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Hallie Ford to host “Northwest Public Art of the 1930s” exhibition starting Nov. 28

Kathleen Forrest

Managing Editor

According to an email release from the Hallie Ford Museum of Art, the museum will be hosting the exhibition “Forgotten Stories: Northwest Public Art of the 1930s” from Nov. 28-March 27. The exhibition will feature works made in Oregon, Washington, Idaho and Montana during the 1930s, with an emphasis on the Great Depression and federally funded arts projects during that time. The works in the exhibit span several different mediums including, “paintings, murals, prints, drawings, photographs, and sculptures, as well as furniture created for Timberline Lodge.”

The release says that the traveling exhibition was put together by Tacoma Art Museum’s interim Chief Curator and Curator of Collections and Special Exhibitions Margaret Bullock. In a statement, Bullock highlights that many of the works in the exhibition have never been exhibited before, and that the extent of federally funded arts projects in the Northwest during the 1930s has been previously underestimated. Bullock will also be presenting an online lecture entitled, “Wonders, Blunders, and Everything in Between: The New Deal Art Projects in the Northwest”.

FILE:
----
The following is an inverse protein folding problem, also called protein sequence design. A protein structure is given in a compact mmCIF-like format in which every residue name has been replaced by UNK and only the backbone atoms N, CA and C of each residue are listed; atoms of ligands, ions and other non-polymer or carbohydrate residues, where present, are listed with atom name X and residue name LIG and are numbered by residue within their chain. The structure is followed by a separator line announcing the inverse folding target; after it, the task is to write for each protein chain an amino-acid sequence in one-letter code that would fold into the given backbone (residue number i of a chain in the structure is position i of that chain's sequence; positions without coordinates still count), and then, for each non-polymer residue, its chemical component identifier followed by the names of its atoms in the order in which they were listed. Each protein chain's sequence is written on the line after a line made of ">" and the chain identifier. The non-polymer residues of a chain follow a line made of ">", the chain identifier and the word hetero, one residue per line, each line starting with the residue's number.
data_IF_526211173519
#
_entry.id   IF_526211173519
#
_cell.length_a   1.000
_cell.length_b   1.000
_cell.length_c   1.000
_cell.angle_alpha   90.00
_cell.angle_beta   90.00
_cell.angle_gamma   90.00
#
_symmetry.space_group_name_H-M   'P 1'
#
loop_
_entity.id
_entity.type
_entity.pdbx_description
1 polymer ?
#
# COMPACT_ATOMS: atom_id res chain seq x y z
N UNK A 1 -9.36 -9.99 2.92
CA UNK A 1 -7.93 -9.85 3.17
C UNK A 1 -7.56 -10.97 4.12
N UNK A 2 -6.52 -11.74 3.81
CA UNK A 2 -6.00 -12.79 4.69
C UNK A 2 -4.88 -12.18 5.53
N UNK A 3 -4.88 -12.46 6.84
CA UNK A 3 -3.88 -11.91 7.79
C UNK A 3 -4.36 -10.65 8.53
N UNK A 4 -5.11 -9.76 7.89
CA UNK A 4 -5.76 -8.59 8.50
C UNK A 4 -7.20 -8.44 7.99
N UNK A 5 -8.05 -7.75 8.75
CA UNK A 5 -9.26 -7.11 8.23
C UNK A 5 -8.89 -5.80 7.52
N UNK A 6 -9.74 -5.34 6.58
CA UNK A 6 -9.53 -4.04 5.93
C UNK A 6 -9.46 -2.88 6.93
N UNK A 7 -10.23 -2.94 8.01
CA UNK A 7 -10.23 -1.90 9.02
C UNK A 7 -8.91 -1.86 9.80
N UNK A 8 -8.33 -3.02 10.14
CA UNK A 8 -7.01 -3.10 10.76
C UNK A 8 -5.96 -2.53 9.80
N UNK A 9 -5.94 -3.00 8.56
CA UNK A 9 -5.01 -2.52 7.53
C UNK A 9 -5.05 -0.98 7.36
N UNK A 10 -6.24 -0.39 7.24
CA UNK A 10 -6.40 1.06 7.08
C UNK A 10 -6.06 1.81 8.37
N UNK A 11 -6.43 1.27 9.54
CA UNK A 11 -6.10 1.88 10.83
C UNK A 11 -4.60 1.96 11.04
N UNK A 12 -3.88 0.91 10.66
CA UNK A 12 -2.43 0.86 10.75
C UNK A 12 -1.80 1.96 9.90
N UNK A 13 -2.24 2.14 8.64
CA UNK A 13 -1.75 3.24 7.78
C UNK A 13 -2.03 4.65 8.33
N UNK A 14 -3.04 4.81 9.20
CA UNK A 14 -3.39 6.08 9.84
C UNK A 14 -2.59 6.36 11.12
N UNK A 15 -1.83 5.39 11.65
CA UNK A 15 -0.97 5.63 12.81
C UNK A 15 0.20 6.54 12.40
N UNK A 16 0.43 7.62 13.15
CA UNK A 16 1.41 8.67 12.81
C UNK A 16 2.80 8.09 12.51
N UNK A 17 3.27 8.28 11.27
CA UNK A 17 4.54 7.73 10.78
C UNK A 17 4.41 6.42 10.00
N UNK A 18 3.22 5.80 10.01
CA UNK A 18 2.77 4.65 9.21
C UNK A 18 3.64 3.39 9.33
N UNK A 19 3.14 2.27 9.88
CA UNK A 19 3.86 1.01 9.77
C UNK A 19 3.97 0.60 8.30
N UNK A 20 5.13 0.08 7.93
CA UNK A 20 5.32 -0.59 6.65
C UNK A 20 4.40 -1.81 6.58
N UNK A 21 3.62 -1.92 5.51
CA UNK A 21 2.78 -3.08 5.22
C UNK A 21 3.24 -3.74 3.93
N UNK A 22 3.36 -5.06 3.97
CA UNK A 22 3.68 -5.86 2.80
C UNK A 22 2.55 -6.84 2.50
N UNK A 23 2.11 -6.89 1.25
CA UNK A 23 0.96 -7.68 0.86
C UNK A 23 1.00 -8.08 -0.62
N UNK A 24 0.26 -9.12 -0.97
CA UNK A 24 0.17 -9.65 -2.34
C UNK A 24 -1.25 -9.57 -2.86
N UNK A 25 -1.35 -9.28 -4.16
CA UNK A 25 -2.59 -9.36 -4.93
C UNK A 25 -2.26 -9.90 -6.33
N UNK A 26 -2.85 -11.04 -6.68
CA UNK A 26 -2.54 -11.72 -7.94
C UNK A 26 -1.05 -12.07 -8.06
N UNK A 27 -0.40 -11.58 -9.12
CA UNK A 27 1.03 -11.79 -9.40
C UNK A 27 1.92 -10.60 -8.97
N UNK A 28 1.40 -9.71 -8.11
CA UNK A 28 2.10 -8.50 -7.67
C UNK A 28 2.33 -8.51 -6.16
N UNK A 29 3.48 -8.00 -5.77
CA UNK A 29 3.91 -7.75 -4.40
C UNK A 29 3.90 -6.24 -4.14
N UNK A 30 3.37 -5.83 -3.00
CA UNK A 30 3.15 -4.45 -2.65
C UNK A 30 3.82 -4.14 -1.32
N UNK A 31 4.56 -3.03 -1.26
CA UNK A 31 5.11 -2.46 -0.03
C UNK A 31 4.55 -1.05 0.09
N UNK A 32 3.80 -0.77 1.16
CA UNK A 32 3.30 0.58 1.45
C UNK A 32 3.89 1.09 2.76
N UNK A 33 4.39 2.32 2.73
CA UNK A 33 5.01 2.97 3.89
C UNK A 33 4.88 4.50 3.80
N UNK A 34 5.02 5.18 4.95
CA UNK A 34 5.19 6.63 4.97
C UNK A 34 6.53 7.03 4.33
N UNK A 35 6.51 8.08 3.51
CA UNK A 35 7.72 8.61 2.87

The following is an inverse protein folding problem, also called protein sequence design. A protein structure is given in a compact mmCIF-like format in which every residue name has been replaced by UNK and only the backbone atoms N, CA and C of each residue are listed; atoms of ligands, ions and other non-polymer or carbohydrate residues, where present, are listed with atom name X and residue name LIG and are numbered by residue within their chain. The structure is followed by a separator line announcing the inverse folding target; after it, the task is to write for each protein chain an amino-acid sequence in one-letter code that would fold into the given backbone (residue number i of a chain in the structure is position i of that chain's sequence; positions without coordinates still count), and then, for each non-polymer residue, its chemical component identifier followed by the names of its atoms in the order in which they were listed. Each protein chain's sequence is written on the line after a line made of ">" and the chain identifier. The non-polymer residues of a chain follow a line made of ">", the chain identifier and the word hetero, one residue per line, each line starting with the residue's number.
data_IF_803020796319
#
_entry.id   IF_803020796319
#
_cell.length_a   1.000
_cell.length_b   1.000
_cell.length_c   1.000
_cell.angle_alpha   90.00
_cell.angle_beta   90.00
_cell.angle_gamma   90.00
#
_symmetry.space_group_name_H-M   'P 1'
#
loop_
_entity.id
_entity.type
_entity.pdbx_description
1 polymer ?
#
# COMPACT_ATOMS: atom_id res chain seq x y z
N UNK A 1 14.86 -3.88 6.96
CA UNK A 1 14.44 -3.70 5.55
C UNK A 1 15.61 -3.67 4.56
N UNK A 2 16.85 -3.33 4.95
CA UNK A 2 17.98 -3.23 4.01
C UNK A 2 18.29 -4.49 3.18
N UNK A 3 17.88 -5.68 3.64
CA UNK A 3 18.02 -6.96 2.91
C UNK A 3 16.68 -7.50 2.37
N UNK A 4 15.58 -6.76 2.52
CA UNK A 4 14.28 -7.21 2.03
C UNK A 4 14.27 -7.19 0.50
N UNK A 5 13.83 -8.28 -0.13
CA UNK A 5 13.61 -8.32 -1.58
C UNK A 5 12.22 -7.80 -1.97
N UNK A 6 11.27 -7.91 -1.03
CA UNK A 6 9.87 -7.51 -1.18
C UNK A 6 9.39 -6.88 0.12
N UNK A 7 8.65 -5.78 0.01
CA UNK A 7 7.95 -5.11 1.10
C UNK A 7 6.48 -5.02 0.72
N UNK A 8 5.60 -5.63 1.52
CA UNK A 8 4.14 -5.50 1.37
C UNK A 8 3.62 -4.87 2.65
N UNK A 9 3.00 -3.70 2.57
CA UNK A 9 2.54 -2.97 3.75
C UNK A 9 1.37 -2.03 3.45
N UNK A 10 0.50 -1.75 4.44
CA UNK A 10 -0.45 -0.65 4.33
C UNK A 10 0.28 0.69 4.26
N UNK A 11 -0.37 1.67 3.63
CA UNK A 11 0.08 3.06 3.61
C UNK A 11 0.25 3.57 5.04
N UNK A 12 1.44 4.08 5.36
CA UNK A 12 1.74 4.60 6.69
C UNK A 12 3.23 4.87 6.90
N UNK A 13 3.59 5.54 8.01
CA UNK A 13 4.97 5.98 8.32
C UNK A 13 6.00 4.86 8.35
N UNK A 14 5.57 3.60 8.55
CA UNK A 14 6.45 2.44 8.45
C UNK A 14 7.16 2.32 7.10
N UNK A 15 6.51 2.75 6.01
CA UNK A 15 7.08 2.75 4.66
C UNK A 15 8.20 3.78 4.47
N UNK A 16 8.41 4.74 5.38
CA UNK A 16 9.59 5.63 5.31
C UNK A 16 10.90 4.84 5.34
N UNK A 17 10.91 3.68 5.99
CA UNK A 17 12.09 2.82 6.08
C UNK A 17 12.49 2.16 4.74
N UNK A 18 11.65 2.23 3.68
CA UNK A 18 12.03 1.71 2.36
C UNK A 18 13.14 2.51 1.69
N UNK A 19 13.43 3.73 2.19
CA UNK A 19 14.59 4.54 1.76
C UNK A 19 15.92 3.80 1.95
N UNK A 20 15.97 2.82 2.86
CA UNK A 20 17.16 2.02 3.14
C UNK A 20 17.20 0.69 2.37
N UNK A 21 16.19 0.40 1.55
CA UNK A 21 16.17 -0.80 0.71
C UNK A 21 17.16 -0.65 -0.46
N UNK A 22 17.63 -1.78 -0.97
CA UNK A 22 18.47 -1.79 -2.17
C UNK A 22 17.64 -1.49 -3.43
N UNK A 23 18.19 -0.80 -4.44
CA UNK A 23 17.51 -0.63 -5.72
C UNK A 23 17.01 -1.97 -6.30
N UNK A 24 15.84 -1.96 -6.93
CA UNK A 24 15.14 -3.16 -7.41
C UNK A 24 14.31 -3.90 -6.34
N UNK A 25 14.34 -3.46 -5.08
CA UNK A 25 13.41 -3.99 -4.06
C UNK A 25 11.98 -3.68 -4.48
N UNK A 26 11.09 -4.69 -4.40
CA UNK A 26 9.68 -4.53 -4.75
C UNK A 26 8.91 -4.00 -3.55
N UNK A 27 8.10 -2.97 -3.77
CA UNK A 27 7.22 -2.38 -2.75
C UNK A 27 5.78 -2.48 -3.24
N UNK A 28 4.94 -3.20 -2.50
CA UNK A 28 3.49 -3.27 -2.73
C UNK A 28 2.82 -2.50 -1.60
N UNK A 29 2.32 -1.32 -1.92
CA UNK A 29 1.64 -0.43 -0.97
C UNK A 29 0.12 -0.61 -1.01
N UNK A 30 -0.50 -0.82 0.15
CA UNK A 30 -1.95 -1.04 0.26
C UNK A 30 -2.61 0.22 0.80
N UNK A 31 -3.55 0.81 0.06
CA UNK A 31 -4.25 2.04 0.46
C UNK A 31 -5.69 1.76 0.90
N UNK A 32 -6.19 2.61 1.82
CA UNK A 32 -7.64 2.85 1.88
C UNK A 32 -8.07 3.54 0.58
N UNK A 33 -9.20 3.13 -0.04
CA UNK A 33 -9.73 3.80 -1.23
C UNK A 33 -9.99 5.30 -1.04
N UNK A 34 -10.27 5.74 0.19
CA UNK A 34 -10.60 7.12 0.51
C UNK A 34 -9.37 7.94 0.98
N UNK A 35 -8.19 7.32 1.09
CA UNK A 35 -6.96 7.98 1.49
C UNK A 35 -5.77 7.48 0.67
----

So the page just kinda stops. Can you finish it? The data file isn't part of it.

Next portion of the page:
The museum will have three other online lectures as part of the exhibition, focusing on the history and culture of the Great Depression and presented by Willamette University professors. Access to the lectures and more information on them can be found here. There is also a self-guided film series, featuring four films from the era available here. The museum is open from 12 p.m. to 5 p.m. Tuesday through Saturday and closed on Sunday and Monday. Information regarding the museums COVID-19 precautions can be found hereor at their website.

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